The average length of haul for requested load tenders has increased 6% or roughly 20 miles since the same period last year. This may not seem like a large jump at first, but with accepted volumes being over 20% higher than this time last year, those miles have a multiplier on them — putting a deeper strain on capacity than the tender volumes alone suggest.
The average length of haul for loads tendered in 2019 was 591 miles through September. Year-to-date in 2020, loads have averaged over 600 miles. Making the 2020 number a little deceiving is the fact it includes the pandemic-inspired shipping spree that saw a boom of short-haul loads in March when the average load moved 568 miles.
Freight originating in Southern California has accounted for nearly 8% of the total outbound freight volume in the U.S. over the past two months — currently the first- and fourth-largest outbound markets in the country. The average length of haul for freight leaving the Los Angeles and Ontario, California, markets has been 1,059 and 879 miles, respectively, according to FreightWaves tender data. Accepted volumes have grown over 9% year-over-year in August and September in these markets.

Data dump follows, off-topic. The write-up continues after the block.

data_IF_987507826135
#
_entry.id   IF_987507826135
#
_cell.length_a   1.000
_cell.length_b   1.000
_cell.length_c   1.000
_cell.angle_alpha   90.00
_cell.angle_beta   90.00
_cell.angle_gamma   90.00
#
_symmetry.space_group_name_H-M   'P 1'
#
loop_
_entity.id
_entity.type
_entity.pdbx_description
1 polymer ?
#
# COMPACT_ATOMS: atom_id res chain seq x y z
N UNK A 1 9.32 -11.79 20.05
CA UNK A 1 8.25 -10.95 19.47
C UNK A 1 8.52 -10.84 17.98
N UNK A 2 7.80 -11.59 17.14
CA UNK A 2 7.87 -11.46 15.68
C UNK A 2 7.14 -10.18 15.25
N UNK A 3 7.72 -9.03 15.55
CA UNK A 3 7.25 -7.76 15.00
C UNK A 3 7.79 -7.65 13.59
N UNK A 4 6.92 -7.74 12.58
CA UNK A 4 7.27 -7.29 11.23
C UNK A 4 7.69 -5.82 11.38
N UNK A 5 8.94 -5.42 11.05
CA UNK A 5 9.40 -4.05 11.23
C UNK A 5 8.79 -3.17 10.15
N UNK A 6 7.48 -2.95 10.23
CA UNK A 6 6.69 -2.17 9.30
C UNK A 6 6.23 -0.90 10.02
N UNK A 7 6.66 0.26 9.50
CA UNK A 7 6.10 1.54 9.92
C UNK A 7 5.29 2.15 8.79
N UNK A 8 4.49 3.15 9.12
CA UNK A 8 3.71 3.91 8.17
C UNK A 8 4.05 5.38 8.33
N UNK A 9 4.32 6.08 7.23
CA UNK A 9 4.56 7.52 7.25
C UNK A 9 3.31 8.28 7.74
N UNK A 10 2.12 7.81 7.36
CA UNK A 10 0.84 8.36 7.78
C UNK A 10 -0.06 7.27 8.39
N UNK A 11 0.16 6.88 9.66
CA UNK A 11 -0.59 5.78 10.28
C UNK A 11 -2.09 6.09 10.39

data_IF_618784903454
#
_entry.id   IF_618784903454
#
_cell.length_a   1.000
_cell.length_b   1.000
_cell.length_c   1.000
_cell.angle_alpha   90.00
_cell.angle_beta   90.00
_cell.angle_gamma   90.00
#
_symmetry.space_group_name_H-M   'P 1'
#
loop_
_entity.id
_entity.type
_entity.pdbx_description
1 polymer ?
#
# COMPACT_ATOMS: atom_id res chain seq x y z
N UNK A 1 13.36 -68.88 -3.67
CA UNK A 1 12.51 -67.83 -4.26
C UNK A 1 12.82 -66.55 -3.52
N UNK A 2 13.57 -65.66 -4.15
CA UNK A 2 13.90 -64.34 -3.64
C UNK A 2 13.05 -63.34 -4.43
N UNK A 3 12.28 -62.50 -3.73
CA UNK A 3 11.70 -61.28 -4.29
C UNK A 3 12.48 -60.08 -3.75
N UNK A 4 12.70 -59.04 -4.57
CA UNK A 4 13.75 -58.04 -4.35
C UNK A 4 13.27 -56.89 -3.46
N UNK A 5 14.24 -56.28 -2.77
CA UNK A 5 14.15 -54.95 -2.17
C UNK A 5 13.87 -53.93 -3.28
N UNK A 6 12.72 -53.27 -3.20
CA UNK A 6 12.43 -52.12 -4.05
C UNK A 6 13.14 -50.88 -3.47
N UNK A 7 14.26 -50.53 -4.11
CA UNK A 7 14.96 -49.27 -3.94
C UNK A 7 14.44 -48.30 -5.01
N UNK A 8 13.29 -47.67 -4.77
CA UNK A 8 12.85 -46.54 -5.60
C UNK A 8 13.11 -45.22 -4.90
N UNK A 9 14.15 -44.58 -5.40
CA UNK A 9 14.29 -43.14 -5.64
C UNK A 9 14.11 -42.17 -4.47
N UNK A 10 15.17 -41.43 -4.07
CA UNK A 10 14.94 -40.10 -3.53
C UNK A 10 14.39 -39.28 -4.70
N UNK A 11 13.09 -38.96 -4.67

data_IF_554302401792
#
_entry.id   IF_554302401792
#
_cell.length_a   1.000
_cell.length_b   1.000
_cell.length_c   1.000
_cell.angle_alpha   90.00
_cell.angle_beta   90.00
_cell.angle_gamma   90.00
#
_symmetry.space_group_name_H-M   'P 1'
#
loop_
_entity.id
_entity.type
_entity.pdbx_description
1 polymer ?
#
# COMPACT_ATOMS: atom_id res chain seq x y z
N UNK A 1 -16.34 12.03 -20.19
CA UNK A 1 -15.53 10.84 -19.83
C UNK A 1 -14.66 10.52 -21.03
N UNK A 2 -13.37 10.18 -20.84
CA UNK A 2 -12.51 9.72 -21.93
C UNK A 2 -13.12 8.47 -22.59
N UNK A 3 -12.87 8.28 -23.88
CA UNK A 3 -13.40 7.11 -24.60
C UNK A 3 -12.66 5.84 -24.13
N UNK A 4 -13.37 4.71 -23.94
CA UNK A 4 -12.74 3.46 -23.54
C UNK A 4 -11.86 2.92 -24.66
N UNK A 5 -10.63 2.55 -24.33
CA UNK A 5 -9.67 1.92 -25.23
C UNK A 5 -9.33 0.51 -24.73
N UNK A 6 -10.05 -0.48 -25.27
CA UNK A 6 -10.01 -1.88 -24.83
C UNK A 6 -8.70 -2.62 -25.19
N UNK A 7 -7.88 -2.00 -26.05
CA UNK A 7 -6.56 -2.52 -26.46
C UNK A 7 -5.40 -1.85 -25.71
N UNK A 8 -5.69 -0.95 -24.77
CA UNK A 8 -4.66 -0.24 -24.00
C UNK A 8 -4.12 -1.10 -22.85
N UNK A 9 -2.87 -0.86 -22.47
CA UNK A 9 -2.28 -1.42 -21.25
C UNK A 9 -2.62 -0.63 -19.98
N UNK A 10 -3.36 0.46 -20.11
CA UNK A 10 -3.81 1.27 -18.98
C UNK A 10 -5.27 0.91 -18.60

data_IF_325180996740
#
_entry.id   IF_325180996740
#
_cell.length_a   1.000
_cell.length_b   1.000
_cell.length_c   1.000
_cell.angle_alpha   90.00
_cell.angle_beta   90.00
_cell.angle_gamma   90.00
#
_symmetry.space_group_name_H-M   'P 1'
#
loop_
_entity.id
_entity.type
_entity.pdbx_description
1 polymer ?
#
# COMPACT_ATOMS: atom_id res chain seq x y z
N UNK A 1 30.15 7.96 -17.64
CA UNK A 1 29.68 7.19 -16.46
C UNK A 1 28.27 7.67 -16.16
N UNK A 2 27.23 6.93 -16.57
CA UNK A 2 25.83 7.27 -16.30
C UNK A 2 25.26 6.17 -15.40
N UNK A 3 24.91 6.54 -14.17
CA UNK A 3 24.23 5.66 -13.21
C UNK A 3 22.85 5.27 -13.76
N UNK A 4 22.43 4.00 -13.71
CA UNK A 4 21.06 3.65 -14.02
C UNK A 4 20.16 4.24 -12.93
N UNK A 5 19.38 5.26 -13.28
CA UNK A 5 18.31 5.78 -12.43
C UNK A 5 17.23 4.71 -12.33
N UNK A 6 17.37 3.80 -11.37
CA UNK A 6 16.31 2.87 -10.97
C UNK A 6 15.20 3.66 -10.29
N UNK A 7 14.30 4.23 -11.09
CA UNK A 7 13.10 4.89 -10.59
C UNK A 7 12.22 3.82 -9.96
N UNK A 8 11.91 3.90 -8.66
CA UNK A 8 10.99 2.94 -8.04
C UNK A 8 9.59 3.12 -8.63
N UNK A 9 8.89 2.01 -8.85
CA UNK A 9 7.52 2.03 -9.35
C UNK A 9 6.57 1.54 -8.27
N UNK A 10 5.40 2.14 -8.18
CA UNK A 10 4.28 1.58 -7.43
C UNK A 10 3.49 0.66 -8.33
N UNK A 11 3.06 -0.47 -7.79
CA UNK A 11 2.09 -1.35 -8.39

Shippers have been pulling record amounts of freight into the ports of Los Angeles (+18% YoY in August) and Long Beach (+13% YoY in August) over the past few months. A good portion of the imported freight, which ships in international 20-foot and 40-foot containers, gets placed directly onto the rails.
The unexpected surging container volumes have led to the implementation of peak season surcharges for any noncontracted freight that are extremely cost-prohibitive, pushing a lot of the excess volume to trucking. This move exaggerates the already tight truckload market by keeping a lid on overall domestic surface capacity.
The majority of the rail freight moves more than 700 miles, as it becomes inefficient for shorter runs due to the fact most containers need to be transported to their final destination by a truck or drayage provider off the railcar.
In addition to the Southern California freight, other markets like Harrisburg, Pennsylvania, have also seen a notable increase in longer-mileage freight requests. Harrisburg — the third-largest outbound market in the U.S. — saw its average length of haul increase from 434 miles in June and July to 469 miles in August and September.